Juniper Networks Inc. has announced four security gateways and four Ethernet switches based on the Sunnyvale, Calif. vendor’s JunOS operating system.
The SRX gateways, which include firewall, anti-virus and intrusion prevention systems, are significant because they provide more than one function in one device, at a high throughput, said Jon Oltsik, Senior Analyst for Milford, Mass.-based Enterprise Strategy Group.
“These system have to do a lot at the same time and that requires a lot of horsepower,” Oltsik told Network World Canada.
Three of the gateways, the SRX210, SRX240 and SRX650, are available now. The SRX100, which costs $699, is scheduled to ship between July and September. They are essentially scaled-down versions of the SRX 3000 and 5000 series gateways.
The SRX100 has firewall throughput of 600 Megabits per second (Mbps) and intrusion prevention system throughput of 50 Mbps. The other three new SRX gateways have optional voice gateways based on session initiation protocol (SIP).
“We have the ability to build a basic SIP media gateway capabilities and basic PSTN capabilities into a single device in the remote location and provide enterprises with a centralized call manager type environment for their distributed locations with the essential survivability they need should the WAN link go down,” said Alex Gray, vice-president and general manager for Juniper’s branch business group. “We’ll have the ability to allow people to literally pick a connection type from your provider of choice and choose the call server or handsets of choice.”
The base price for the SRX210, which has firewall throughput of 750 Mbps and IPS throughput of 80 Mbps, is US$1,099. The SRX240, has firewall throughput of 1.5 Gigabits per second (Gbps) and IPS throughput of 250 Mbps while the 650 model has firewall and IPS throughput of 7 Gbps and 900 Mbps respectively. List prices for the SRX240 and SRX650 are US$2,999 and US$16,000 respectively.
Juniper is “looking to be competitive” with the ASA 5000 series security appliances, made by San Jose, Calif.-based Cisco Systems Inc., said Andrew Braunberg, research director for enterprise and security networks with Current Analysis Inc. of Sterling, Va.
Cisco is the No. 1 vendor in the network security space, with 40 per cent market share, according to Infonetics Research Inc. of Campbell, Calif.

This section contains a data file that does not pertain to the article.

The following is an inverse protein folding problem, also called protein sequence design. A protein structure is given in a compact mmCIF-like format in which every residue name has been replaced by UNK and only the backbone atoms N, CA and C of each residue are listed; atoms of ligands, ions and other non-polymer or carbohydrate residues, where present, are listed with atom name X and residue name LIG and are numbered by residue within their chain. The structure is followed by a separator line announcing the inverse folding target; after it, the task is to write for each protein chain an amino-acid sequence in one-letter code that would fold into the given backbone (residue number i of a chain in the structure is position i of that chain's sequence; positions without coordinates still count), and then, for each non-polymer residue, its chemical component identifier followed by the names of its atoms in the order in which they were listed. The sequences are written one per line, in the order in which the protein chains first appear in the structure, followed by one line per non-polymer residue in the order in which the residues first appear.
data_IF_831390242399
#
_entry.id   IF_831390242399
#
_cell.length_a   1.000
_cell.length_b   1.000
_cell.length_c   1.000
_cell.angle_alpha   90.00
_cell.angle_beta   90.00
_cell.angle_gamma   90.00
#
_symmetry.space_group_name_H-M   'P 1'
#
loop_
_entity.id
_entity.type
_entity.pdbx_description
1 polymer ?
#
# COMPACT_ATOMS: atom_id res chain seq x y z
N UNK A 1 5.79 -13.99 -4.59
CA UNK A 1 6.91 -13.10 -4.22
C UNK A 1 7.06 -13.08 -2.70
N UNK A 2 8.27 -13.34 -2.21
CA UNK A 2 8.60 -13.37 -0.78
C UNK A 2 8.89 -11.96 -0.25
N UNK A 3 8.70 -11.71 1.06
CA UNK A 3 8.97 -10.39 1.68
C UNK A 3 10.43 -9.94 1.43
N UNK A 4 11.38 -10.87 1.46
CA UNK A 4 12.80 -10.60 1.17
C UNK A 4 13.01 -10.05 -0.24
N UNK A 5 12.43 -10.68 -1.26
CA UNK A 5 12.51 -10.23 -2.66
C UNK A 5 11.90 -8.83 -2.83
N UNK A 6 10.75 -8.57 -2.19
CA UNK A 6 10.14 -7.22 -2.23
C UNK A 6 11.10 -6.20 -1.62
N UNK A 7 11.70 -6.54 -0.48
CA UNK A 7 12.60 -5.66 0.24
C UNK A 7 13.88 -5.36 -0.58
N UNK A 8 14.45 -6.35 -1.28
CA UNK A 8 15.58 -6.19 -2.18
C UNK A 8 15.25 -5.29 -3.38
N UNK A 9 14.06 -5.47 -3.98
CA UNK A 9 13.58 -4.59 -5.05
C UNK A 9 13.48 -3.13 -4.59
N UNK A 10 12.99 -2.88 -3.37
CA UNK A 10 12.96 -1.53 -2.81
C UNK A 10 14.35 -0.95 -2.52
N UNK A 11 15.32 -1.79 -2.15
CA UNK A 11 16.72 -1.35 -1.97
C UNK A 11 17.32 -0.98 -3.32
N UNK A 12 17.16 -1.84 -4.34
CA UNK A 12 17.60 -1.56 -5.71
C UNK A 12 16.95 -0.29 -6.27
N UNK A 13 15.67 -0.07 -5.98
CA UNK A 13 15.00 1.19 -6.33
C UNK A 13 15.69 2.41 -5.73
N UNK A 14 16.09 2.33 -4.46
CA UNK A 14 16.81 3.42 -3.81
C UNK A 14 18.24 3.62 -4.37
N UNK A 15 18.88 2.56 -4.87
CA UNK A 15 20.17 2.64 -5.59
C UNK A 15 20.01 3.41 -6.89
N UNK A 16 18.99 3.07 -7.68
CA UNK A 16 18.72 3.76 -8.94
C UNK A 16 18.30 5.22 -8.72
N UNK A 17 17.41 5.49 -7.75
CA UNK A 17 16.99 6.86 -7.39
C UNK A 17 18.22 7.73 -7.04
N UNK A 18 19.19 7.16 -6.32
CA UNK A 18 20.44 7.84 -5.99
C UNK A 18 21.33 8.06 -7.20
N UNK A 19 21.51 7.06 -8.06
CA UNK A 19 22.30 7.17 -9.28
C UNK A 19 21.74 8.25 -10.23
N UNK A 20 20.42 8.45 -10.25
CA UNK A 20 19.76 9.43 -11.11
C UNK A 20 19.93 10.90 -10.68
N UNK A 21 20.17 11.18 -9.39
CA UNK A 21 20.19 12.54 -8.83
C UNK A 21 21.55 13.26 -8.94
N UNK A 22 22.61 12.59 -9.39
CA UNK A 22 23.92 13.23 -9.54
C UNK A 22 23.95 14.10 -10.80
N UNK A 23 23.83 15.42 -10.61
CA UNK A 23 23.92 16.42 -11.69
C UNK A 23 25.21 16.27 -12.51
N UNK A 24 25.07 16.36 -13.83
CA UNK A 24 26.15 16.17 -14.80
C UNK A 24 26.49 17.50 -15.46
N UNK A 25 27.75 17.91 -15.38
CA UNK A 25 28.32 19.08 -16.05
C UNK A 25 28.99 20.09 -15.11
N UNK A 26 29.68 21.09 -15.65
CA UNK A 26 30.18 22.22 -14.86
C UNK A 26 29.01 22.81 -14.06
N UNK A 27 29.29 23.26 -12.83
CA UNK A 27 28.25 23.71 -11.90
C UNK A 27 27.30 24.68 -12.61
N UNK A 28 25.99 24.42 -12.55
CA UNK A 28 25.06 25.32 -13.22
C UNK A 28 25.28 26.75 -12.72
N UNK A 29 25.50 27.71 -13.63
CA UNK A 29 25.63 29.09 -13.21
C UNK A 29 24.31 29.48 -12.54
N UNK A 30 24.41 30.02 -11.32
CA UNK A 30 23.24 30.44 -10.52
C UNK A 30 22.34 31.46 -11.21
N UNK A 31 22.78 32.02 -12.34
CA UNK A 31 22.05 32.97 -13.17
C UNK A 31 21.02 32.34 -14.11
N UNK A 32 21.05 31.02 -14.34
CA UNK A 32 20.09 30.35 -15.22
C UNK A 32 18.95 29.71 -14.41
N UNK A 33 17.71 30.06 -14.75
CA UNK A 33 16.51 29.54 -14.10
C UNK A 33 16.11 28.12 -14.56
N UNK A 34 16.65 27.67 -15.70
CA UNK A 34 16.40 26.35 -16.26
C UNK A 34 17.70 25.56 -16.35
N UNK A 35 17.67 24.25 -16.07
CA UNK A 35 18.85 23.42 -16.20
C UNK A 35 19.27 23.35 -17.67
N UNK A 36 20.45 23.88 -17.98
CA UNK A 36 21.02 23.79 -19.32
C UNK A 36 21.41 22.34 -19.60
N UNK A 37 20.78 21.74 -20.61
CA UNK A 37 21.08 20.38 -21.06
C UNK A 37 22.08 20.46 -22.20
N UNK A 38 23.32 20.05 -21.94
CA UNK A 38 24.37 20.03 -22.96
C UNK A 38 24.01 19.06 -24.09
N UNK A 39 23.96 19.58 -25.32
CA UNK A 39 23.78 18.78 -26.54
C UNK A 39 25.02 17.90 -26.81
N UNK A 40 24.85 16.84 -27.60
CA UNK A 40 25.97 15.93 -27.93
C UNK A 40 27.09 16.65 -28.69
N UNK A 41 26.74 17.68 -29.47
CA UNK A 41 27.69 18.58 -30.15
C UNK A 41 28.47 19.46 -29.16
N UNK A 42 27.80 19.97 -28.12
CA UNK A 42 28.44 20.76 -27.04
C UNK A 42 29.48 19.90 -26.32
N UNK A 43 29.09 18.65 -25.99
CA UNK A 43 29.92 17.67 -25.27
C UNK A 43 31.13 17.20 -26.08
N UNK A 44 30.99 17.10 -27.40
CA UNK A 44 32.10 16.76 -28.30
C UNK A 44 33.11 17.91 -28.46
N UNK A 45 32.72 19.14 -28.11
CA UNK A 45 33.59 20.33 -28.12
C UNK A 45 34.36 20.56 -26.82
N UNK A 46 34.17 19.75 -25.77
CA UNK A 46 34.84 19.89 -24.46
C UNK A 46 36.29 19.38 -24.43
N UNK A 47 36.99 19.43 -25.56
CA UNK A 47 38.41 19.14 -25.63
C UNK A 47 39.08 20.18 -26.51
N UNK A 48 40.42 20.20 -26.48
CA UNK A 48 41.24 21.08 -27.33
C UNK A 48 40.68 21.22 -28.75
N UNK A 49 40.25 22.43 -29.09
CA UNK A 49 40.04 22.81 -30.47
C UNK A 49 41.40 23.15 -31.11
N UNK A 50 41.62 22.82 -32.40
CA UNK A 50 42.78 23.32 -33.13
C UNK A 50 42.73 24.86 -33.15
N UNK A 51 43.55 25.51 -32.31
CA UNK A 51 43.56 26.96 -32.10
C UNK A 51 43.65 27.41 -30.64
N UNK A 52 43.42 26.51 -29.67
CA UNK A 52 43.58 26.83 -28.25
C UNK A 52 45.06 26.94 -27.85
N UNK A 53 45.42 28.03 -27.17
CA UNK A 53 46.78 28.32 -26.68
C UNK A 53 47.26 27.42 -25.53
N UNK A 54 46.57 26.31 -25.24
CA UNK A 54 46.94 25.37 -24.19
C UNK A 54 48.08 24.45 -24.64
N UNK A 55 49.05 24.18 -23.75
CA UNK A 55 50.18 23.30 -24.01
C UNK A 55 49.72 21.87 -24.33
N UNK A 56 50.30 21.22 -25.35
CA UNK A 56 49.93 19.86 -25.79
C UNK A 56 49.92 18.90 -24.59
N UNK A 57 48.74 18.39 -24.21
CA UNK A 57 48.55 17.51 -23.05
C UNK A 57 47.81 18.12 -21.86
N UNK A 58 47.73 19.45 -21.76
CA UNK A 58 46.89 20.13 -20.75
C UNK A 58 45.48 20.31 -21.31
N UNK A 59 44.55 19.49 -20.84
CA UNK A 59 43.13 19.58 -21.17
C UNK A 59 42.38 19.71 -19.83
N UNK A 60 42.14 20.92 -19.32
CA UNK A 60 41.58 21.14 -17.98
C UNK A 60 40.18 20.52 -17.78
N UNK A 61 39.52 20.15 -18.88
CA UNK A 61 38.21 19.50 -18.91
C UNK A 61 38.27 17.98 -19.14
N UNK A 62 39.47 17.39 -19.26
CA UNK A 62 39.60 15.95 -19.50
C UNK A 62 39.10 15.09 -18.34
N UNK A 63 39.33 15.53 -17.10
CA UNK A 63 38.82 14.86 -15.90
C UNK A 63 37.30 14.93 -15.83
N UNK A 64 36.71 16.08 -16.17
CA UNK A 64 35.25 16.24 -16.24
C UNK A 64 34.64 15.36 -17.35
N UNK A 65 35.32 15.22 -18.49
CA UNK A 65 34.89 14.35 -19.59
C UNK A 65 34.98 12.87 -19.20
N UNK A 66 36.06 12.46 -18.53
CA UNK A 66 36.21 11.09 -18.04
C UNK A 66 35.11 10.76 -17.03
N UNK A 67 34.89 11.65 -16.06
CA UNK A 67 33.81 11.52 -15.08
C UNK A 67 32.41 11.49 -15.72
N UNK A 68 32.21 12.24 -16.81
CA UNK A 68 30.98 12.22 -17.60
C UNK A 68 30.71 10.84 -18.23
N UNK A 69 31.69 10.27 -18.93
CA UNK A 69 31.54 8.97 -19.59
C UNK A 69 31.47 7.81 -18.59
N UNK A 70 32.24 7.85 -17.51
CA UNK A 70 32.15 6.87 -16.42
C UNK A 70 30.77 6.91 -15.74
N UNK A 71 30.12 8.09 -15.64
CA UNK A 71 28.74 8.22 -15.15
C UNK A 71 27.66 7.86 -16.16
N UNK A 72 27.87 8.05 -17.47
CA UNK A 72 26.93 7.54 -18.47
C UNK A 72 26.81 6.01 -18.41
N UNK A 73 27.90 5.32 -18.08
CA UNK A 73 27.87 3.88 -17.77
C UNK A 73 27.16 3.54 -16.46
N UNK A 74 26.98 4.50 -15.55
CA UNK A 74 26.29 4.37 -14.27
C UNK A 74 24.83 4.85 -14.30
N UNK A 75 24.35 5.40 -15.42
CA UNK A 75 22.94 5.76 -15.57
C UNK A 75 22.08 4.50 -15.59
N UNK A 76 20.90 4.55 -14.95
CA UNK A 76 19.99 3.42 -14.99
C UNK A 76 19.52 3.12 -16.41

“Enterprise companies are more willing right now than I’ve seen in a while to look outside of the status quo and so when you look beyond Cisco, Juniper is a company that really stands out,” Oltsik said in an interview. “I think the enterprise market for them is a great opportunity.”
When Juniper was initially founded in 1996, its primary target markets were carriers and service providers, but it has increasingly been selling products to enterprises. Some products are attractive to both.
“When the SRX 5800 first came out, we thought that was a carrier beast,” said Tim Lambie, Juniper’s vice-president for Americas International, during a briefing to Network World Canada editors, separate from the SRX gateway product announcement. “But our first interest in it was from enterprise customers.”
Also announced Monday was Juniper’s EX2200 series switches, which are scheduled to ship next year, said Mike Banic, vice-president for Juniper’s Ethernet platforms business group. Both Banic and Gray made their remarks in a teleconference last week with Network World Canada, on the condition the information not be published until May 4.
He added they have a “much lower” cost per port than previous EX series switches and are suitable for open office environments because they are designed to be quiet.
The EX2000 comprises two 24-port and two 48-port switches, one version each with power over Ethernet. The EX2200-24T-4G and EX2200-48T-4G have 24 and 48 10/100/1000BASE-T ports respectively. The EX2200-24P-4G and EX2200-48P-4G are the power over Ethernet versions. The list price starts at US$2,400.
Both the SRX gateways and EX2200 switches include the JunOS operating system, which helps reduce cost and complexity compared to networks running multiple operating systems, Banic said.
“It’s not uncommon for us to talk to our large customers and find out they have either dozens or hundreds of versions of operating systems from the same vendor across the network,” he added.
Oltsik agreed many companies run multiple operating systems for network equipment.
“It’s a huge problem,” he said. “The way we’ve approached this problem in the past is throw a number of appliances at network security. Each one has its own operating system, each one has to be managed separately, and administered independently, and the more you have, the worse it gets. Because network security is so complex, typically companies have a lot of these things, so it really simplifies things to have some integration and that’s what JunOS provides.”